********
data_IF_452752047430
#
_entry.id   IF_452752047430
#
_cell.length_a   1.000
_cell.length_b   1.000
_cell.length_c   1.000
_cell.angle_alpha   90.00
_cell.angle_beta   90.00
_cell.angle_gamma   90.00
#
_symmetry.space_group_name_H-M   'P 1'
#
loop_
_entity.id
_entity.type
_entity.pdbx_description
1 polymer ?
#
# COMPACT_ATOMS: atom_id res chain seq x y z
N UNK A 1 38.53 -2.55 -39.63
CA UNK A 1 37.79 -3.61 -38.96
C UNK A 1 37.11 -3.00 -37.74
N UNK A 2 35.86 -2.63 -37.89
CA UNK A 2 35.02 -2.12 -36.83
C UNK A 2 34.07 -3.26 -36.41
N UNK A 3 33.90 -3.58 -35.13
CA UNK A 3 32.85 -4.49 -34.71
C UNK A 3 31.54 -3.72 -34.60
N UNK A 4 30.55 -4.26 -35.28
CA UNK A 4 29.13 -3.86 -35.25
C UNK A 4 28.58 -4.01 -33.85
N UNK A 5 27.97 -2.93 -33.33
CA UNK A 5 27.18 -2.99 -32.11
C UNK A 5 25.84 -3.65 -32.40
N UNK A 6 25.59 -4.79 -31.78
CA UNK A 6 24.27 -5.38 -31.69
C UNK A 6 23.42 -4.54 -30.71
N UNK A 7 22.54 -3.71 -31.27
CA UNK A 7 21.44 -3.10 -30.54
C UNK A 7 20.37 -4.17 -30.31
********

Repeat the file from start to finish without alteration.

data_IF_452752047430
#
_entry.id   IF_452752047430
#
_cell.length_a   1.000
_cell.length_b   1.000
_cell.length_c   1.000
_cell.angle_alpha   90.00
_cell.angle_beta   90.00
_cell.angle_gamma   90.00
#
_symmetry.space_group_name_H-M   'P 1'
#
loop_
_entity.id
_entity.type
_entity.pdbx_description
1 polymer ?
#
# COMPACT_ATOMS: atom_id res chain seq x y z
N UNK A 1 38.53 -2.55 -39.63
CA UNK A 1 37.79 -3.61 -38.96
C UNK A 1 37.11 -3.00 -37.74
N UNK A 2 35.86 -2.63 -37.89
CA UNK A 2 35.02 -2.12 -36.83
C UNK A 2 34.07 -3.26 -36.41
N UNK A 3 33.90 -3.58 -35.13
CA UNK A 3 32.85 -4.49 -34.71
C UNK A 3 31.54 -3.72 -34.60
N UNK A 4 30.55 -4.26 -35.28
CA UNK A 4 29.13 -3.86 -35.25
C UNK A 4 28.58 -4.01 -33.85
N UNK A 5 27.97 -2.93 -33.33
CA UNK A 5 27.18 -2.99 -32.11
C UNK A 5 25.84 -3.65 -32.40
N UNK A 6 25.59 -4.79 -31.78
CA UNK A 6 24.27 -5.38 -31.69
C UNK A 6 23.42 -4.54 -30.71
N UNK A 7 22.54 -3.71 -31.27
CA UNK A 7 21.44 -3.10 -30.54
C UNK A 7 20.37 -4.17 -30.31